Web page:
Author(s): Emma Straub
Irving snapped his fingers, so loudly that it echoed through the room, over all the chatting and flirting. Elsa was surprised that such a sharp, loud noise could come out of such a small person. "Laura Lamont," he said. "You want it? It's yours. Come see me when you're ready." When the most famous producer in 1930s Hollywood plucks Elsa Emerson from a party and gives her a brand-new name, a star of the silver screen is born. Step by step she succumbs to the consuming power of the studio. But her transformation is more profound than she could ever have foreseen ...
'Emma Straub is a magician, full of brilliance and surprise' Lorrie Moore 'Straub's deft hand is gentler than any tabloid artist could hope to be, and her addicting portrayal of Laura's life is one of a complicated woman who cannot fully grasp her own power but transcends her circumstances, nonetheless' Booklist 'At once a delicious depiction of Hollywood's golden age and a sweet, fulfilling story about one woman's journey through fame, love, and loss' Boston Globe 'Intimate, epic, beautifully observed' Jennifer Egan 'Emma Straub is a magician, full of brilliance and surprise' Lorrie Moore 'Sinking into this book is like settling down to watch a Greta Garbo film -- it's elegant, and refreshing in its simplicity of storytelling. Timeless' Los Angeles Review of Books 'Will appeal to any girl who has left a small town behind to follow her dreams to the big city' Marie Claire 'Plays to our longing to peer behind the movie screen' New York Times 'An enriching, enlightening and inspiring portrait of a doting mother, a besotted wife and a remarkable actress' Psychologies 'An engaging epic of a life that captures the bittersweetness of growing up, leaving home, and finding it again' Publishers Weekly 'Emma Straub fills out the satin-draped chambers and arc-lit sound stages of this world with loving care' Scotsman 'Straub's brisk pacing and emotionally complex characters keep the story fresh ... This bewitching novel is ultimately a celebration of those moments when we drop the act and play the hardest role of all: ourselves' O, The Oprah Magazine 'Sparkly' Vanity Fair 'Big-hearted ... A witty examination of the psychic costs of reinvention in Hollywood's golden age' Washington Post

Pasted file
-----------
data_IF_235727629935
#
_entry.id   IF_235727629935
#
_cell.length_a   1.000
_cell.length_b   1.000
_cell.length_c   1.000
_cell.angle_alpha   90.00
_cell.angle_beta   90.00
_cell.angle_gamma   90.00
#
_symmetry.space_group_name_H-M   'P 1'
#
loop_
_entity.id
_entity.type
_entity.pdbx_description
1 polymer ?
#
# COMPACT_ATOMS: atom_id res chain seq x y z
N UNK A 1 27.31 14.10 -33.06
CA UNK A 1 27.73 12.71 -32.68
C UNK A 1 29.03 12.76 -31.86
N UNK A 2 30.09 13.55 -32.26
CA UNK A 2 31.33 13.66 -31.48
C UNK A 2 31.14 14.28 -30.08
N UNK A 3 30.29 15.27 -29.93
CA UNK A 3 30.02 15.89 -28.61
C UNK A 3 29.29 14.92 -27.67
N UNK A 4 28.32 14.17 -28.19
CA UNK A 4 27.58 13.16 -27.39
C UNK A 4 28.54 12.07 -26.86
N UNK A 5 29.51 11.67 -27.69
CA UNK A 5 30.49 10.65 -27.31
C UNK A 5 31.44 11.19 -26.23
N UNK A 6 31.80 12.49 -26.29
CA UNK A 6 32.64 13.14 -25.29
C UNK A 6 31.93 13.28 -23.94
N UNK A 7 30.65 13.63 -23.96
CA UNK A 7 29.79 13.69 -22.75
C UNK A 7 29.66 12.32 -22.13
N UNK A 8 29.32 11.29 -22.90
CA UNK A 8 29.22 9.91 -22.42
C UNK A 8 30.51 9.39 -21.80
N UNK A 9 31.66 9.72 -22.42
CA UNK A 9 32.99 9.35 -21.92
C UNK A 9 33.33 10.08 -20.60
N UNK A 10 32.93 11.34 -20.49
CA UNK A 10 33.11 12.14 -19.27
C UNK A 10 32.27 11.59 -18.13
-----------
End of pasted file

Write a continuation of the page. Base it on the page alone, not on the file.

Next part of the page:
Emma Straub lives in New York City. Prior to her debut novel she published a short story collection, Other People We Married. She has an excellent blog at: http://www.emmastraub.net/